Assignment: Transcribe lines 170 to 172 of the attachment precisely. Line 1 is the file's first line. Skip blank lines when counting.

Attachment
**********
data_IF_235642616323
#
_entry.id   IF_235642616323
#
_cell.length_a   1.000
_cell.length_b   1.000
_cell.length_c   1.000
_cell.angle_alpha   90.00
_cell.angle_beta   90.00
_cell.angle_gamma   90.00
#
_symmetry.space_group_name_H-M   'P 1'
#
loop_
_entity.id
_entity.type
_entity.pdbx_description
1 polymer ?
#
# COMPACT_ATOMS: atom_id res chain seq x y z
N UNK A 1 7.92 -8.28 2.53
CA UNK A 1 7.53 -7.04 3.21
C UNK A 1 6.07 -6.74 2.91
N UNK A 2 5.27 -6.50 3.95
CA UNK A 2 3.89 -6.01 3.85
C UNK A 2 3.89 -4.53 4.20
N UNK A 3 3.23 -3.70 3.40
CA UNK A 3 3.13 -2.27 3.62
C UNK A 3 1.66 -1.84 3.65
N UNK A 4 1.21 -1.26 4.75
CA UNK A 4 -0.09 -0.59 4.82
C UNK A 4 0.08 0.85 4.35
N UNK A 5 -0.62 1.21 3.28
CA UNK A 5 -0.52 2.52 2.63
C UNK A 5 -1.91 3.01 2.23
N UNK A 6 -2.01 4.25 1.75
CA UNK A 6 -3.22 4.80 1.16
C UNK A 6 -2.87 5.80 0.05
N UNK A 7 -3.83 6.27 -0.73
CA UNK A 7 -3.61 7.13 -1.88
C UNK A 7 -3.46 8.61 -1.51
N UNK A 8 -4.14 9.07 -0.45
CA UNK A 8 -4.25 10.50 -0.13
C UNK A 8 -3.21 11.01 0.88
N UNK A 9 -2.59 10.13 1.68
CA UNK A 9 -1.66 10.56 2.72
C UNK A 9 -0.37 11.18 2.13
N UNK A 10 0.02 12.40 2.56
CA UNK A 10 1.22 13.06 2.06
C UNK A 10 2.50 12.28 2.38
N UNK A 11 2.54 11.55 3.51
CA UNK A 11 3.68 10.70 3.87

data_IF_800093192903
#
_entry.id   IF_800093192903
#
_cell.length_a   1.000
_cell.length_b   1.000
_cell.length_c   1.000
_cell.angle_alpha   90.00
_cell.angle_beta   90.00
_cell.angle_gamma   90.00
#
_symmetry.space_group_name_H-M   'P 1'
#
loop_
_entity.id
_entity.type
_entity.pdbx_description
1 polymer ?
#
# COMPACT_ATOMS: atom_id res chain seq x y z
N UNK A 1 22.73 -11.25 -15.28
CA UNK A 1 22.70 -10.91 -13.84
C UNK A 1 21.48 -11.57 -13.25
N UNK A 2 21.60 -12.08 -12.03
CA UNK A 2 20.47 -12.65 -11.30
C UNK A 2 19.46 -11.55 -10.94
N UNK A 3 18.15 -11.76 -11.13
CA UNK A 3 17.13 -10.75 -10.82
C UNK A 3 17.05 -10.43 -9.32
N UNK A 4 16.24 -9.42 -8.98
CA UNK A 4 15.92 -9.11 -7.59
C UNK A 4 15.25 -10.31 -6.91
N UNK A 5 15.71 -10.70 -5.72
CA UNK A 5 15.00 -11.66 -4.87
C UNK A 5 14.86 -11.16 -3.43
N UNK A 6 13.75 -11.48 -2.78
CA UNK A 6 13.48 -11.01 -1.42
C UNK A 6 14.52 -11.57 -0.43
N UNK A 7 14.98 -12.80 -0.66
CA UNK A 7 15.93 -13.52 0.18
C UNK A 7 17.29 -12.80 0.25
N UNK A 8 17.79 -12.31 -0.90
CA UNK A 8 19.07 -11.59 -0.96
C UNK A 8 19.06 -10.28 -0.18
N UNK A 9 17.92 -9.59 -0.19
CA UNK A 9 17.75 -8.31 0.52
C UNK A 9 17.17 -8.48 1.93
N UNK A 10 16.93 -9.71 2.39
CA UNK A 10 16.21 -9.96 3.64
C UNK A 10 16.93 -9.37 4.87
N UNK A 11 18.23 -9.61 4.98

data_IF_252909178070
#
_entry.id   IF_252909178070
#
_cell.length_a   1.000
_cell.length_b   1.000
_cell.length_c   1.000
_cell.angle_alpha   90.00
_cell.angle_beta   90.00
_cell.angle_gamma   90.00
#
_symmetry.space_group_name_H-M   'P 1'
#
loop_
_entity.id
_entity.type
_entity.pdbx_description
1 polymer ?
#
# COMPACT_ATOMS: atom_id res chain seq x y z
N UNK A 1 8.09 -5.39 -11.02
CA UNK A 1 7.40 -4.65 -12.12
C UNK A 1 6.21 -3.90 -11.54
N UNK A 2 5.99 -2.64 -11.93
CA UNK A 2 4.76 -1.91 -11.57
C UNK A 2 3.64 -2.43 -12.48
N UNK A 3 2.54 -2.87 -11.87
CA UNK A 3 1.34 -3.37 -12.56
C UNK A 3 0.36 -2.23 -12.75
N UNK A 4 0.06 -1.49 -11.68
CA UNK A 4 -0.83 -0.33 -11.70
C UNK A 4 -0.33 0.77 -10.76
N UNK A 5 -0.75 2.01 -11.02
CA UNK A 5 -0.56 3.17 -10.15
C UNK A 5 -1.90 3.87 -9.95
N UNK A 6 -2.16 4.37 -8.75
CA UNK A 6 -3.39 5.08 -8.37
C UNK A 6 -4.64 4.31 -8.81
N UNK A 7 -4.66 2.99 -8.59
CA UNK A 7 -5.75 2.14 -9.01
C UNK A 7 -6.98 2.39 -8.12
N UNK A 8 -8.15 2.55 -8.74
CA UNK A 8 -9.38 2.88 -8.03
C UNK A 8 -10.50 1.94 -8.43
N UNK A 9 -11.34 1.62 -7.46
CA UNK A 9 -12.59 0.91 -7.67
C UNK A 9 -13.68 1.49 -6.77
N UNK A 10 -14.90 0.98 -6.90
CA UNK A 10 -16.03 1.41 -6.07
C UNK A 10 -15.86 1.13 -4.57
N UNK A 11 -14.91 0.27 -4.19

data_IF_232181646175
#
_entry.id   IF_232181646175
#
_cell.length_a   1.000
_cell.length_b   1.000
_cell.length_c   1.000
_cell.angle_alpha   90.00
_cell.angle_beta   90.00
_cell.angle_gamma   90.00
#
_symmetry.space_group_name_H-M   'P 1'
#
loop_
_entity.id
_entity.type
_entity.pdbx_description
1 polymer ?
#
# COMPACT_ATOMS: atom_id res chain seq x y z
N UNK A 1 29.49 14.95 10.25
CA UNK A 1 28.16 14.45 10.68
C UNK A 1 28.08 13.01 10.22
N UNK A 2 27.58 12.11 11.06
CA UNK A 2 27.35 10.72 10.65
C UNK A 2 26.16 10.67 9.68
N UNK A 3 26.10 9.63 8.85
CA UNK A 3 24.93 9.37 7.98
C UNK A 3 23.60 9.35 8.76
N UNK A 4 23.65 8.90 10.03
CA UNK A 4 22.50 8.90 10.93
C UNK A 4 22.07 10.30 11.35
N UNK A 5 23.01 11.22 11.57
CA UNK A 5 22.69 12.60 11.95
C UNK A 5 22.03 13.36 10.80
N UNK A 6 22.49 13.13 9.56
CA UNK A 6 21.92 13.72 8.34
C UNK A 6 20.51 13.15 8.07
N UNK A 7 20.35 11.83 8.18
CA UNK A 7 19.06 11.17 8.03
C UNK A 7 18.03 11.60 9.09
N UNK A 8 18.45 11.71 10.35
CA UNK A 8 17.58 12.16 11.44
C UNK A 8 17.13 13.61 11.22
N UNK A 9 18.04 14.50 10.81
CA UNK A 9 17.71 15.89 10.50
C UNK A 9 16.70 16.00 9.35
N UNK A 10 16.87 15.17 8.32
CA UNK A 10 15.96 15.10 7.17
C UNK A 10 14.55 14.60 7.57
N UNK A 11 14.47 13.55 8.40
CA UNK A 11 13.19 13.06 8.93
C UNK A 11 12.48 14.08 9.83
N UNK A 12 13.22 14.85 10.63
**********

_entity.type
_entity.pdbx_description
1 polymer ?